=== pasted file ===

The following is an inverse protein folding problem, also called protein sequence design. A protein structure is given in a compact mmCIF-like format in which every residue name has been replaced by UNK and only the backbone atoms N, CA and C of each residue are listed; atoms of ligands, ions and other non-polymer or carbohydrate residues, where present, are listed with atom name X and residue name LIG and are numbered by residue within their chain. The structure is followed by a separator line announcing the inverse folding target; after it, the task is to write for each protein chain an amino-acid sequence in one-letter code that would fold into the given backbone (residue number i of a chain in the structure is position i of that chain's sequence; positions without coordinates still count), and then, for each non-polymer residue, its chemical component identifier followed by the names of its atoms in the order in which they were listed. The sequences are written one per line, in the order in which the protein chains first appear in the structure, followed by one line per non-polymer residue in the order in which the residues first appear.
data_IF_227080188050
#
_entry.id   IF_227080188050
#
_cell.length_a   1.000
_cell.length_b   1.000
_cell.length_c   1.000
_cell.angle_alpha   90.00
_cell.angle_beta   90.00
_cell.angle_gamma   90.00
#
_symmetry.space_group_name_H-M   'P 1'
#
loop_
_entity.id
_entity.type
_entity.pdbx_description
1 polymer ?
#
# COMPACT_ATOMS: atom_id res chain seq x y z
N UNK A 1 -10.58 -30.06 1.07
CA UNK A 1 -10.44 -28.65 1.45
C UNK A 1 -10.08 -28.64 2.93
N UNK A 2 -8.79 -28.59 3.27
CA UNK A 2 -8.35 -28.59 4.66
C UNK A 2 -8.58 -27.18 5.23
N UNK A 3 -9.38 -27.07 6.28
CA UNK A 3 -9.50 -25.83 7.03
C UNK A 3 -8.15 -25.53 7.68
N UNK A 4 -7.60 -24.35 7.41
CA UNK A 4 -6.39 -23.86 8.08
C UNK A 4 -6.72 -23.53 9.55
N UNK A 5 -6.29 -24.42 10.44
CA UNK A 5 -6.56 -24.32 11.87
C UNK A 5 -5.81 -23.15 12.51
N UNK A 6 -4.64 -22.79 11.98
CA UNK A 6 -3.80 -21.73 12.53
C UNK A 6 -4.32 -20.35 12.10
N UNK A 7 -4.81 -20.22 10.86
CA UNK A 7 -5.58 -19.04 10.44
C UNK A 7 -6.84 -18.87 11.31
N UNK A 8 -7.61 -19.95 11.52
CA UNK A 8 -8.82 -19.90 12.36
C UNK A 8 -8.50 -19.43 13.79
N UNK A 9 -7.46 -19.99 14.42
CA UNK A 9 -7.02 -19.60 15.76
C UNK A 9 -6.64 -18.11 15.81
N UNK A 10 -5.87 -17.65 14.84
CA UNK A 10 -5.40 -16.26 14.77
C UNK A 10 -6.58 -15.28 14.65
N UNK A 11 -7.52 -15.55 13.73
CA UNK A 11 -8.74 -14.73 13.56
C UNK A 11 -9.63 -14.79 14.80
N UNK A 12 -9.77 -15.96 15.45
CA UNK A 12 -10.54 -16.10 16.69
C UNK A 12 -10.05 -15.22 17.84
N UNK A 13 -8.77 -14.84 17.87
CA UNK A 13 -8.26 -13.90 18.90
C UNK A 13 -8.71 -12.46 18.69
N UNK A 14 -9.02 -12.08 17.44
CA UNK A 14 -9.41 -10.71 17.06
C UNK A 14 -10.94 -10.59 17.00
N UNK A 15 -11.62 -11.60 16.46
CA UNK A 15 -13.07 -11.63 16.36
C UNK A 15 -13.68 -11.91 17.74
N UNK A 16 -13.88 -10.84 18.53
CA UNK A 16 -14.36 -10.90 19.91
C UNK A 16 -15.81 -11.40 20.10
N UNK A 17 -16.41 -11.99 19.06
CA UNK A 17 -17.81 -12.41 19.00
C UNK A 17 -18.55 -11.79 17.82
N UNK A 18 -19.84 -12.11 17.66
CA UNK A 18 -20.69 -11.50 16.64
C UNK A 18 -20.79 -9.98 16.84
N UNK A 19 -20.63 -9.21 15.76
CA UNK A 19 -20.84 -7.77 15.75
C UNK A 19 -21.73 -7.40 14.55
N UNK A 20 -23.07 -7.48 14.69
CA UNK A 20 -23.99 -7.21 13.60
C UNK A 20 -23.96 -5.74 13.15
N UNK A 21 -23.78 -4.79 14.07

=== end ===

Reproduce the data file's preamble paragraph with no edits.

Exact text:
The following is an inverse protein folding problem, also called protein sequence design. A protein structure is given in a compact mmCIF-like format in which every residue name has been replaced by UNK and only the backbone atoms N, CA and C of each residue are listed; atoms of ligands, ions and other non-polymer or carbohydrate residues, where present, are listed with atom name X and residue name LIG and are numbered by residue within their chain. The structure is followed by a separator line announcing the inverse folding target; after it, the task is to write for each protein chain an amino-acid sequence in one-letter code that would fold into the given backbone (residue number i of a chain in the structure is position i of that chain's sequence; positions without coordinates still count), and then, for each non-polymer residue, its chemical component identifier followed by the names of its atoms in the order in which they were listed. The sequences are written one per line, in the order in which the protein chains first appear in the structure, followed by one line per non-polymer residue in the order in which the residues first appear.